Cross the wires of the Burton myths, as Hollywood studios often do, and it's alive! you get Frankenstein's multiplex monster, a developmentally arrested auteur capable of turning out an almost consistently profitable brand of kooky horror. Naturally, Burton loathes these myths. "You get pigeonholed very easily in Hollywood," he says, "even if you do something they were leery of to begin with. I try not to think about it, but, oh, it kind of drives me out of my mind."
Burton, 45, has no desire to be understood outside of his movies, but he wouldn't mind being, as he puts it, "un-Burtonized." His new movie, Big Fish, will probably help matters. Big Fish has chimerical elements, but they're in the service of a life-affirming story about fathers and sons, the kind of thing Steven Spielberg keeps returning to. (Spielberg was at one point attached to direct the film, as was The Hours' Stephen Daldry.) The movie stars Albert Finney as a man on his deathbed who recalls his younger self, played by Ewan McGregor, as a force of indefatigable buoyancy; Finney's son, played by Billy Crudup, believes his father is just an indefatigable liar. Big Fish is rooted in a conflicted adult world, and for the first time in a Tim Burton film, it is the parent not the child who is whimsical and misunderstood.
On one count, the un-Burtonizing process turns out to be fairly easy. Burton's home in north London (he has lived off and on in London for several years) is neither a cave nor a haunted mansion but a series of four cottages in a sylvan courtyard that he and actress Helena Bonham Carter, his girlfriend and the mother of their new son, lovingly renovated into a single cozy home. It is the kind of place Hansel and Gretel would run to. Inside, a coal fire hisses softly, and Burton, in clothes of muted color, but color nonetheless, sock-slides his way across the wood floor and into his study, where he flops with charming gracelessness onto a red velvet couch. He is as brooding as a Muppet. "People really know me know that I'm not dark at all," he says. "I mean, at all. Like, yeah, I like monster movies, but it's cathartic. I don't even ... I don't know where ... I don't know."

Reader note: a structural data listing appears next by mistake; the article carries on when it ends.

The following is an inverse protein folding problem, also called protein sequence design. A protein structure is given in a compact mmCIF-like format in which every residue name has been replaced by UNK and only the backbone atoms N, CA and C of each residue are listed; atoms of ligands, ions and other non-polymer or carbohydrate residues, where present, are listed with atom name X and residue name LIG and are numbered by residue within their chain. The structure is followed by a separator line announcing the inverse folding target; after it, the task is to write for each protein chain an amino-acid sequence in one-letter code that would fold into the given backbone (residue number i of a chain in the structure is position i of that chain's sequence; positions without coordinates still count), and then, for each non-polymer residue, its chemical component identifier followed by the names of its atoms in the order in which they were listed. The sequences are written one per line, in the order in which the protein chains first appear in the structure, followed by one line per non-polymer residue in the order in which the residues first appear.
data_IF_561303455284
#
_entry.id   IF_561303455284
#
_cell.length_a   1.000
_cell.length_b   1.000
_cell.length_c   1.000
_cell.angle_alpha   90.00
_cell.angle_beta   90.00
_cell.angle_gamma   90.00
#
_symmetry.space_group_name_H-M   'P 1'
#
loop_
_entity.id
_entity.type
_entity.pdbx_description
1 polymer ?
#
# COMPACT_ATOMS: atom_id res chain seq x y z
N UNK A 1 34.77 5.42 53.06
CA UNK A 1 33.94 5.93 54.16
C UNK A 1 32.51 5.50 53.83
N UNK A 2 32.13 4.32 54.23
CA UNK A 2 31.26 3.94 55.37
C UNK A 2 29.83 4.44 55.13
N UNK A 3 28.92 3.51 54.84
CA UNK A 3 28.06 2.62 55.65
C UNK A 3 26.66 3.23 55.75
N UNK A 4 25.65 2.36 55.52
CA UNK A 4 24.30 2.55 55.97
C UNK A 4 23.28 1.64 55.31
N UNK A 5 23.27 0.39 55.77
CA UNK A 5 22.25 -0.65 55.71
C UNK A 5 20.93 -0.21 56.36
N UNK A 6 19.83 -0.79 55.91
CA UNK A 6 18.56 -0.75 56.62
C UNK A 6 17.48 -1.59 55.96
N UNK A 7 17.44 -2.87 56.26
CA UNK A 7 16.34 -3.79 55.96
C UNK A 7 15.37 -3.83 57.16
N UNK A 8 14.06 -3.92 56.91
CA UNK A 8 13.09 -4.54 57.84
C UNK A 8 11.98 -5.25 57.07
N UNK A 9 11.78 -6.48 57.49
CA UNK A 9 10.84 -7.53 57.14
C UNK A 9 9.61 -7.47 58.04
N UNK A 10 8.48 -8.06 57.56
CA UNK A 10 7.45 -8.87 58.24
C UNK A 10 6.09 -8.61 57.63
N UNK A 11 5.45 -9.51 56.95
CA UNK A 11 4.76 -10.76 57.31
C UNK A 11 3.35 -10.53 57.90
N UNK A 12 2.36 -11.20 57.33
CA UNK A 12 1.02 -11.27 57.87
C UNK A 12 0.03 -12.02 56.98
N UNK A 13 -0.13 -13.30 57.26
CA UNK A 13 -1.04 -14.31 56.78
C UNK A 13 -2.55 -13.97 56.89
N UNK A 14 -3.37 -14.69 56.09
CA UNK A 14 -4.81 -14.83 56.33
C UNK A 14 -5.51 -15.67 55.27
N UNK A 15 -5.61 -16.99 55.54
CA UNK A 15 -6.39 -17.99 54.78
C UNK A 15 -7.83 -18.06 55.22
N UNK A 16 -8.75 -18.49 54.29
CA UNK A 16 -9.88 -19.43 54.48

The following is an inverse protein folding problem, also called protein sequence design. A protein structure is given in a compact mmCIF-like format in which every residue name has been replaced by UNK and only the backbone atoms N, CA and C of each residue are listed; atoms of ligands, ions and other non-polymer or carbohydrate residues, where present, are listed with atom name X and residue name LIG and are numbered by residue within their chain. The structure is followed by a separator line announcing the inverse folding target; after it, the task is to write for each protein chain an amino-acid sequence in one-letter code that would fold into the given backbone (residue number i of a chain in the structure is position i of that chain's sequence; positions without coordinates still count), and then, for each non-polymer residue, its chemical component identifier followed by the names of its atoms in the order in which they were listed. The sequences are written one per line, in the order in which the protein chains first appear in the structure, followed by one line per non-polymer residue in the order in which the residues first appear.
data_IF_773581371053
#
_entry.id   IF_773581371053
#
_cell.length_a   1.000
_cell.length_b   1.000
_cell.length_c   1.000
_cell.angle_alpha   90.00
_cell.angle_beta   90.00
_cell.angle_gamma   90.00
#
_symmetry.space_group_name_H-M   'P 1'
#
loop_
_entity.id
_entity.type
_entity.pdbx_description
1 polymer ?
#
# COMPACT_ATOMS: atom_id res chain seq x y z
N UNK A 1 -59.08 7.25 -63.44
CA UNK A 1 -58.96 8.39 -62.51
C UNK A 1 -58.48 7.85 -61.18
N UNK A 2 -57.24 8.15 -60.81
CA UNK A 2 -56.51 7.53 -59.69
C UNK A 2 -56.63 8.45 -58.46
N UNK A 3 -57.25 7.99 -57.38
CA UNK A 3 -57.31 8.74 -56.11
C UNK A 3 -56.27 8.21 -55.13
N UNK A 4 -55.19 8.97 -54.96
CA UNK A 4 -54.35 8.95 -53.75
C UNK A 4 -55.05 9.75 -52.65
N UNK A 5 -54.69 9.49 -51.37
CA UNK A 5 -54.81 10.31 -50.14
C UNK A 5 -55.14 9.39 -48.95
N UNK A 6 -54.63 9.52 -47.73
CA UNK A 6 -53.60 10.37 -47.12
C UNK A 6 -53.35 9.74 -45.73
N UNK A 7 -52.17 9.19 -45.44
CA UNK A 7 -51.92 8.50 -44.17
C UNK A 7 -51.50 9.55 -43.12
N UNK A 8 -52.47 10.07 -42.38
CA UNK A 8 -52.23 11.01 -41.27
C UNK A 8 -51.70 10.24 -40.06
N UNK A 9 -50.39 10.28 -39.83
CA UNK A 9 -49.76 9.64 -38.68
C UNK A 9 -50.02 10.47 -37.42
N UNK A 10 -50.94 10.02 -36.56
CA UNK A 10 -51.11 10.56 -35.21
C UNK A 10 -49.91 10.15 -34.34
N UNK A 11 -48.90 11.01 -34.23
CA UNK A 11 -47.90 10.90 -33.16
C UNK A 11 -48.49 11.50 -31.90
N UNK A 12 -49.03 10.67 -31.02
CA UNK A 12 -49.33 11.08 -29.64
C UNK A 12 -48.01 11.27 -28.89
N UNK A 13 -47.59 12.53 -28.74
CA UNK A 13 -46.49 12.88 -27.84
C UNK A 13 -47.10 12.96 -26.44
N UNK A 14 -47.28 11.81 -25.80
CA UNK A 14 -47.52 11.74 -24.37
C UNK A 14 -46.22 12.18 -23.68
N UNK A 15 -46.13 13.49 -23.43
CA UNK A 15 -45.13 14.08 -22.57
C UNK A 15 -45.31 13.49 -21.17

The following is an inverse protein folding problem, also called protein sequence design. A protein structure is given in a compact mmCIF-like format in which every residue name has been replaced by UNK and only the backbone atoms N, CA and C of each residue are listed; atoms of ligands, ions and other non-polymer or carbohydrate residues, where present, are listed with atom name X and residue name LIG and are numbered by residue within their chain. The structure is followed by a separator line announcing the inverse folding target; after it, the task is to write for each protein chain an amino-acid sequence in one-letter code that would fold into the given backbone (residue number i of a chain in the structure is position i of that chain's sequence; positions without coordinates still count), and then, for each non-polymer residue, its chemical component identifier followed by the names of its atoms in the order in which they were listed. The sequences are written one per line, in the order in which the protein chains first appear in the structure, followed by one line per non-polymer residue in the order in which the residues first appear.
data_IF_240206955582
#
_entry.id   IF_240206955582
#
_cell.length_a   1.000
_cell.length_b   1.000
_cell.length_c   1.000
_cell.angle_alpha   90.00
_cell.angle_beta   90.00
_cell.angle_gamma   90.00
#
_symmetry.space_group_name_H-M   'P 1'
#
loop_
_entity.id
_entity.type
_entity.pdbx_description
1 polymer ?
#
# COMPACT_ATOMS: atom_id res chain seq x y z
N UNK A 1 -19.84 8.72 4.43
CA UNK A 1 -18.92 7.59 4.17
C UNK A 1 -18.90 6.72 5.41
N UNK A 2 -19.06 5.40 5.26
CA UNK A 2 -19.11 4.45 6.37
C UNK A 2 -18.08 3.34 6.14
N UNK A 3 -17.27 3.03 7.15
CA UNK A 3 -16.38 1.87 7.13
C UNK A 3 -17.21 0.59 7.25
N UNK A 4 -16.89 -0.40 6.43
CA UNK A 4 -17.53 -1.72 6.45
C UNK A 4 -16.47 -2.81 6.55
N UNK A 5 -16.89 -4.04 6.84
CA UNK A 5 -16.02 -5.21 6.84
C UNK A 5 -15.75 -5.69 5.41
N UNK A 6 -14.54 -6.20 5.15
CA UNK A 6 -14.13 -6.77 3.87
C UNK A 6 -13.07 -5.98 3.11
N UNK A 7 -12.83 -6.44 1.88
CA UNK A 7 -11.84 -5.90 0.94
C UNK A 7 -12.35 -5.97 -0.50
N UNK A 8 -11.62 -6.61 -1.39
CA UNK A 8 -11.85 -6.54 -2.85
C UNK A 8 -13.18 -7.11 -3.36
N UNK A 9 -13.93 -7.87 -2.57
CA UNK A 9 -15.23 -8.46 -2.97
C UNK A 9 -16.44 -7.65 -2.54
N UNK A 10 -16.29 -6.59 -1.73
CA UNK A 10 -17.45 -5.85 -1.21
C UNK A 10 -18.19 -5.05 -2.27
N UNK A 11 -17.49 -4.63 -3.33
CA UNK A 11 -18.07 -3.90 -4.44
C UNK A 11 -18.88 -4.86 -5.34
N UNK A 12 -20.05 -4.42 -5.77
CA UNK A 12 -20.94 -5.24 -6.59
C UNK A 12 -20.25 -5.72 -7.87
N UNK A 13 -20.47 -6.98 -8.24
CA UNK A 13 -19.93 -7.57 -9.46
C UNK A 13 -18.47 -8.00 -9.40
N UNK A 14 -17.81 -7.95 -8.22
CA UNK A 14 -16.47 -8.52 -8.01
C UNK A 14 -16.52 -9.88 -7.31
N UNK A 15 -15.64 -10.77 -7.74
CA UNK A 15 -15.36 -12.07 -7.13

Burton is warm, funny and optimistic. He is also incapable of finishing a thought. He begins conversations with a symphony of dancing hands and flopping hair, only to end up drifting in deep verbal space. Even simple topics can be tough for him. When he mentions that he used to live around the corner, Burton scans the ceiling and the words emerge warily, as if he were debuting a shiny new piece of vocabulary but were unsure of its pronunciation. "I had a flat on ... Belsize ... Park ... Gardens?" Later he acknowledges, "I didn't leave the house very much."
Which brings us to Burton myth No. 2, that of the sealed adolescent universe. This one is a bit more difficult to dismiss. When he's not making a movie, Burton doodles a lot (he usually has at least two pens tucked into his shirt pocket). Otherwise, he says, "I can't really account for my time. It kind of spooks me out because I don't really know how I spend it. I'm a little scattered. I think about things and do things, but I don't seem to have a specific thing that I do. Somehow the day goes by."
Burton needs movies not just as an excuse to get up in the morning but also as a means of exchange between himself and the real world. "Half the things I've ever worked on are these big behemoths where there's a release date before there's a script," he says, but the other half are abstract attempts at autobiography. "I'm amazed at people like Robert Wise [The Sound of Music, The Andromeda Strain] who can go from genre to genre, and every movie seems different," he says. "I never felt that I could do that. I need some sort of connection. The doing of it making a movie is a cathartic experience, so there's got to be ..."